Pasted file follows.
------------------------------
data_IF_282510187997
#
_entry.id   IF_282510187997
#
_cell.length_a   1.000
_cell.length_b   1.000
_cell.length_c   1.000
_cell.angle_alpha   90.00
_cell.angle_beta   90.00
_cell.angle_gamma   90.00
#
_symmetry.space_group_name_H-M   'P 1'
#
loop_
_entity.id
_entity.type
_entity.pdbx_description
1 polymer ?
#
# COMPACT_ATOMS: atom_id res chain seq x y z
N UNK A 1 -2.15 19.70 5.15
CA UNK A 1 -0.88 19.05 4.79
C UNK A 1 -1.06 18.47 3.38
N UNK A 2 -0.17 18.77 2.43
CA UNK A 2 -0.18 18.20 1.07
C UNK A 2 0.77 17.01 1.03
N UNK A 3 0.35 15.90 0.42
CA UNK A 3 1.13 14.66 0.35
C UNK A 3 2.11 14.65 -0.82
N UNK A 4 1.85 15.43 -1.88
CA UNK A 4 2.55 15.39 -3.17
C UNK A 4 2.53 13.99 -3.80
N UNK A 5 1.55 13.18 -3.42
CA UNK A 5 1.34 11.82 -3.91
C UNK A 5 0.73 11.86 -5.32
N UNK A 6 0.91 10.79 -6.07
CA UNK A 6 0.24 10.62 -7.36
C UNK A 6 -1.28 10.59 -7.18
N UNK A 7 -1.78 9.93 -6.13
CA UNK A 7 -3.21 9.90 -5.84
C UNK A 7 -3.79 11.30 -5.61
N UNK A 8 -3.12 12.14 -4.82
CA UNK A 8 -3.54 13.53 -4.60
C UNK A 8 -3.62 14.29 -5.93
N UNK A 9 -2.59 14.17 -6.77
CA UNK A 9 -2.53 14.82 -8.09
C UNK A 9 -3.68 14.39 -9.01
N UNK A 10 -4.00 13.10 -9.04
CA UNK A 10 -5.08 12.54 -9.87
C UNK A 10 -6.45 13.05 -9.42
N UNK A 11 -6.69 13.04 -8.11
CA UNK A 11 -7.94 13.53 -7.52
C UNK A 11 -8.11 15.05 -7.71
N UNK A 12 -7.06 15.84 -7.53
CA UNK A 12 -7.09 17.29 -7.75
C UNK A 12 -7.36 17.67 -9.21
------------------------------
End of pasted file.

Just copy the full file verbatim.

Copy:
data_IF_282510187997
#
_entry.id   IF_282510187997
#
_cell.length_a   1.000
_cell.length_b   1.000
_cell.length_c   1.000
_cell.angle_alpha   90.00
_cell.angle_beta   90.00
_cell.angle_gamma   90.00
#
_symmetry.space_group_name_H-M   'P 1'
#
loop_
_entity.id
_entity.type
_entity.pdbx_description
1 polymer ?
#
# COMPACT_ATOMS: atom_id res chain seq x y z
N UNK A 1 -2.15 19.70 5.15
CA UNK A 1 -0.88 19.05 4.79
C UNK A 1 -1.06 18.47 3.38
N UNK A 2 -0.17 18.77 2.43
CA UNK A 2 -0.18 18.20 1.07
C UNK A 2 0.77 17.01 1.03
N UNK A 3 0.35 15.90 0.42
CA UNK A 3 1.13 14.66 0.35
C UNK A 3 2.11 14.65 -0.82
N UNK A 4 1.85 15.43 -1.88
CA UNK A 4 2.55 15.39 -3.17
C UNK A 4 2.53 13.99 -3.80
N UNK A 5 1.55 13.18 -3.42
CA UNK A 5 1.34 11.82 -3.91
C UNK A 5 0.73 11.86 -5.32
N UNK A 6 0.91 10.79 -6.07
CA UNK A 6 0.24 10.62 -7.36
C UNK A 6 -1.28 10.59 -7.18
N UNK A 7 -1.78 9.93 -6.13
CA UNK A 7 -3.21 9.90 -5.84
C UNK A 7 -3.79 11.30 -5.61
N UNK A 8 -3.12 12.14 -4.82
CA UNK A 8 -3.54 13.53 -4.60
C UNK A 8 -3.62 14.29 -5.93
N UNK A 9 -2.59 14.17 -6.77
CA UNK A 9 -2.53 14.82 -8.09
C UNK A 9 -3.68 14.39 -9.01
N UNK A 10 -4.00 13.10 -9.04
CA UNK A 10 -5.08 12.54 -9.87
C UNK A 10 -6.45 13.05 -9.42
N UNK A 11 -6.69 13.04 -8.11
CA UNK A 11 -7.94 13.53 -7.52
C UNK A 11 -8.11 15.05 -7.71
N UNK A 12 -7.06 15.84 -7.53
CA UNK A 12 -7.09 17.29 -7.75
C UNK A 12 -7.36 17.67 -9.21